THE TOWN DRUNK by Thomas Lombardi


The town drunk’s living room was remarkably orderly. In fact, it kind of emanated a mid-century charm, what with its Danish couch, art deco coffee table, and asbestos crackers.

“Living rooms,” said the town drunk, taking a seat across from me, “are incapable of emanating.” He was wearing a tuxedo with an orange bow tie; his face so freshly shaven I wanted to run a pen across its cheek.

“Can you read my mind?” I asked.

“State your purpose!”

“There is someone,” I offered, my throat beginning to quiver slightly, “I want . . . dead . . . someone very close to me.”

“I am close to you presently,” said the town drunk, “is it me?”

“No, sir.”

“Why then, dear boy, do you seek the town drunk for such a gruesome affair?”

“Well, I figured if you, like, carried out the act, no one ever — I mean, no one suspects the town drunk of anything, except for errant urination or something.”

“I’ve been sober for fifteen years.”

“Wait,” I said, shifting in my seat, “what?”

“Ask the village idiot to carry out this dubious plan of yours.” The town drunk stood up in a rush. “Make sure to shut the door on your way out!”

“But that’s where it gets complicated.”

“Ah! You are the village idiot.”

“My father is the village idiot.”

“Jesus!” He fell back onto the couch so abruptly the walls shook, at which time he toyed with a cufflink before adding: “You want your father dead?”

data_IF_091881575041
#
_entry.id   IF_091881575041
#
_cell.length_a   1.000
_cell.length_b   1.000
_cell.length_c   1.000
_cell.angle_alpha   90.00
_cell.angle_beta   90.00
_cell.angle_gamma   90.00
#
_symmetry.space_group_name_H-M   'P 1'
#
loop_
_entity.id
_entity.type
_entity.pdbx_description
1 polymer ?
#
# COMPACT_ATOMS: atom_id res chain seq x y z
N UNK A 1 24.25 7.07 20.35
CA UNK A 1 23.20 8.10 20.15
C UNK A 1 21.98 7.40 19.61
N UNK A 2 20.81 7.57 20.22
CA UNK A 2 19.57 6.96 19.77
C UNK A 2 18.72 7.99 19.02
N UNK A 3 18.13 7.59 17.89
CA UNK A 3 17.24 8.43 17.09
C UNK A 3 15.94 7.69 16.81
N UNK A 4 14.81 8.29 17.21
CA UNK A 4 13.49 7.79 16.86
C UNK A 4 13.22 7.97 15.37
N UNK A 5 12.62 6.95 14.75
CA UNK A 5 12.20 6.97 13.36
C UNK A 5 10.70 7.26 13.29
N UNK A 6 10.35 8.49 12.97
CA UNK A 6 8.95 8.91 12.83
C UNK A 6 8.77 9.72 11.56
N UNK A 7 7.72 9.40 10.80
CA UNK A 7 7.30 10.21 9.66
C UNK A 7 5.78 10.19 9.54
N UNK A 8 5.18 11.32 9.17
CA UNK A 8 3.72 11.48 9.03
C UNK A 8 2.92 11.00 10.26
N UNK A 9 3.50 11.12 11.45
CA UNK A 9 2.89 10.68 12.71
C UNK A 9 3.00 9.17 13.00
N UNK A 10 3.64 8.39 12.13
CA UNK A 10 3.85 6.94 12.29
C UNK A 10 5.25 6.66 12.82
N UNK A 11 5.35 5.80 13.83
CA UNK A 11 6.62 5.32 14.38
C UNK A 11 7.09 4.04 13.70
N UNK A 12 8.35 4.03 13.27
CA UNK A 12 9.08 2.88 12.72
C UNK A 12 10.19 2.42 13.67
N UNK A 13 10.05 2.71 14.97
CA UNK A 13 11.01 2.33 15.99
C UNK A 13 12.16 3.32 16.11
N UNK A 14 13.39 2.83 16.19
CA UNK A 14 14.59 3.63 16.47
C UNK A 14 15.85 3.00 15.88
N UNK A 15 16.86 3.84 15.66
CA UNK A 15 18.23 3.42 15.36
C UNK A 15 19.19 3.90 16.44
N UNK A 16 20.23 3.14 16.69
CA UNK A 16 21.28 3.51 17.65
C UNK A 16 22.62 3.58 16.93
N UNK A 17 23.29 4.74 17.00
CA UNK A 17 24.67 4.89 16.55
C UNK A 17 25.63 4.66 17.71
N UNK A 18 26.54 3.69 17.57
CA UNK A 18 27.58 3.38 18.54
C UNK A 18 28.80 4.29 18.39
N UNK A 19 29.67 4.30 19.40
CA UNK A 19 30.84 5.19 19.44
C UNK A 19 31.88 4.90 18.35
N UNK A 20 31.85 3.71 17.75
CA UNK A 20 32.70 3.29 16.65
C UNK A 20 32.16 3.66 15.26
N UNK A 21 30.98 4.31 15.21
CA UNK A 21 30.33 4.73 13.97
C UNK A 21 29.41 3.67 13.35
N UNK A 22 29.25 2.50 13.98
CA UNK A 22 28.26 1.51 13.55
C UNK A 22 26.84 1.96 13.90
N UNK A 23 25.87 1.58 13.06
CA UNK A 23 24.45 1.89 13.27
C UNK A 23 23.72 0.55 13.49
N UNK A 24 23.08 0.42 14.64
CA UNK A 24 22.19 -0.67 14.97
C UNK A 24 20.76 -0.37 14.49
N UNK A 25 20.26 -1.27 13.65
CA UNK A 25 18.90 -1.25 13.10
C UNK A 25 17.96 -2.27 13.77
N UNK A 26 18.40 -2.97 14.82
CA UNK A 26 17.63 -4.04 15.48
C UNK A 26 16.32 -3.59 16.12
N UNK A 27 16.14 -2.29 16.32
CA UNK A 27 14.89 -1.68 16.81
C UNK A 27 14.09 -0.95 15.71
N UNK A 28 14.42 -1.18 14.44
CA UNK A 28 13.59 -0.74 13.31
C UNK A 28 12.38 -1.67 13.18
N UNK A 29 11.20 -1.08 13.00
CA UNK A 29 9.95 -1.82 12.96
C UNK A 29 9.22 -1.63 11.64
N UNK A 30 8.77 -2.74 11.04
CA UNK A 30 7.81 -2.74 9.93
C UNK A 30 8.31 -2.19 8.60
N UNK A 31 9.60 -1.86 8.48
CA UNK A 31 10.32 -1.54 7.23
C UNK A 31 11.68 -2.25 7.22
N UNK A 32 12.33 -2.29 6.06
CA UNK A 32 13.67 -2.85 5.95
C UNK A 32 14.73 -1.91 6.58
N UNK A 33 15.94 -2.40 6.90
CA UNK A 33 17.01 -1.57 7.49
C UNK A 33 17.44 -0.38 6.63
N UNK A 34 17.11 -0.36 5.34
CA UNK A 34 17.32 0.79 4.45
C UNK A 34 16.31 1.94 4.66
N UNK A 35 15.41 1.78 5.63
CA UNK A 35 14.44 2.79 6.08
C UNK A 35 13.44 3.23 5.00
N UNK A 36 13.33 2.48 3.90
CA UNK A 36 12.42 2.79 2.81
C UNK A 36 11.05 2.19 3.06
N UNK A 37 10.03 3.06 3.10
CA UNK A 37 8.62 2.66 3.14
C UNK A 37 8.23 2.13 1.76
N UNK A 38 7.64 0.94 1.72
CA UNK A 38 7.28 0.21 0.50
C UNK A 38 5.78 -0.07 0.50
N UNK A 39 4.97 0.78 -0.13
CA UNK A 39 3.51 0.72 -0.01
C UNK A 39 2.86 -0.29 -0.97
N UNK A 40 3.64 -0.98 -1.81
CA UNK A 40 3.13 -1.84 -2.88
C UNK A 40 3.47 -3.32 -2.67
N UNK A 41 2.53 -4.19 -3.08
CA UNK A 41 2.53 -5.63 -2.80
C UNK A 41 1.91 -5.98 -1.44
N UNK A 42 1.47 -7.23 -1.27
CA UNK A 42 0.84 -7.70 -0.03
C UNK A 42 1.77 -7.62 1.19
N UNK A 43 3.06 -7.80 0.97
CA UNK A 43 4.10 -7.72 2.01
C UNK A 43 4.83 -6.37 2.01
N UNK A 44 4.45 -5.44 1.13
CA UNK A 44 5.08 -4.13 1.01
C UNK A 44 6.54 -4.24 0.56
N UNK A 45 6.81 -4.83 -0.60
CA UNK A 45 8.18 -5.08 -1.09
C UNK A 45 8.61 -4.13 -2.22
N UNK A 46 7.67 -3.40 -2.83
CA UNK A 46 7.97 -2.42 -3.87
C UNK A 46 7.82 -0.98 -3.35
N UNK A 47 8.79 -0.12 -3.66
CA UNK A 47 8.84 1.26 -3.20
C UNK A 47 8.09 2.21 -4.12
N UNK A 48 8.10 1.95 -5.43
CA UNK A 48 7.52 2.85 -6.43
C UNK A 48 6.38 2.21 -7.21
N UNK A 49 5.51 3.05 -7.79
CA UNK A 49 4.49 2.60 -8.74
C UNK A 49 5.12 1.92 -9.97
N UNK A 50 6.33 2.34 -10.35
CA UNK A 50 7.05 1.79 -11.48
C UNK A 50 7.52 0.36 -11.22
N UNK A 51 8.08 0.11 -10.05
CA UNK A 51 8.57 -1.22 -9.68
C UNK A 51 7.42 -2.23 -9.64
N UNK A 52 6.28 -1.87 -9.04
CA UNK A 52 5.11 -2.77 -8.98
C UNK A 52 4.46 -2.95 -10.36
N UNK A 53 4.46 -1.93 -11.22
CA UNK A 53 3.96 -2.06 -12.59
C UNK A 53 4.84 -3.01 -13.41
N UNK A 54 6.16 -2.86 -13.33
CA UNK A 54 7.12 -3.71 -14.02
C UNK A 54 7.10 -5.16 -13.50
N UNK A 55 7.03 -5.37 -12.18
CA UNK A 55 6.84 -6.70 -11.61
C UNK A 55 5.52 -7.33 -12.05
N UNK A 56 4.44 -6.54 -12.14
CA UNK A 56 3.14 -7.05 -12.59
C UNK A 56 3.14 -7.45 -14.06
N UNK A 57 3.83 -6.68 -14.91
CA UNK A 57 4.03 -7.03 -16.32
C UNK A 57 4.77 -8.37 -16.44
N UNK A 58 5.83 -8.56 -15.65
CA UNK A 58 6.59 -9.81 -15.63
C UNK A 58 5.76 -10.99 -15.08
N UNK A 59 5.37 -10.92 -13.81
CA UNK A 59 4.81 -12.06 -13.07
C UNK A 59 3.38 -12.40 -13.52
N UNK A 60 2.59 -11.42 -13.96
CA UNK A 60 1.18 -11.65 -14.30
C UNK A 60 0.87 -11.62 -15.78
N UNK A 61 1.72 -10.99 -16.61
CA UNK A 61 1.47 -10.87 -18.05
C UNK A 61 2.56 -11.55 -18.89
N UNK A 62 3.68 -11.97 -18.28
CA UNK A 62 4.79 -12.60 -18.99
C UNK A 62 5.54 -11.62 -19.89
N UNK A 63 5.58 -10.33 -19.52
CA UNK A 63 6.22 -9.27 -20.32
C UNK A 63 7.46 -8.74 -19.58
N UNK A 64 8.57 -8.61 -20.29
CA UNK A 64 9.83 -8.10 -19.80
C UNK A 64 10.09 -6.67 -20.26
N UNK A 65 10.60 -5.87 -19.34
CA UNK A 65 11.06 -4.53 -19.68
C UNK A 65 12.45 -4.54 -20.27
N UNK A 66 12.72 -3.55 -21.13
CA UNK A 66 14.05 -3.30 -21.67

“No.” And now my heart began to rattle to such an extent I had to place a hand over my chest. “It’s my sister I want dead.”

“Your father’s keeping your sister from you so as to protect her?”

“Yes, but he’s the village idiot, so he keeps her in my room.”

“A misfortunate guardian,” said the town drunk, adjusting his bow tie, “this father of yours.”

“He still tries to breast feed me.”

“You indeed have my sympathy, young man. Alas, I’m afraid a rather beautiful and — thank the heavens — willing damsel awaits my presence. Now, if you don’t mind, I must — “

“I was going to give you this fifth of whiskey.” I removed it from my jacket, waving the debaucherous prop in a desperate plea to persuade him. He merely exploded into laughter, taking a moment to rub his clean face before adding: “You think I’m a dog who salivates at the mere sniff of a butcher’s apron?”

“I’ll give you my iPhone!”

At which point the town drunk rubbed his gigantic hands together in a kind of sandpaper fashion and said, with an eyebrow raised, “Is it 4g?”

–Thomas Lombardi’s writing has appeared in The New York Times Magazine, McSweeney’s Quarterly, Fence, The Lifted Brow, Nerve, and has been anthologized in The McSweeney’s Joke Book of Book Jokes. He’s the author of the YA novel, MY SUMMER ON EARTH. He lives in LA, where he’s currently writing an adult novel, BOX WINE DEMON DRAMA; and preparing to direct a short film based on his published story.

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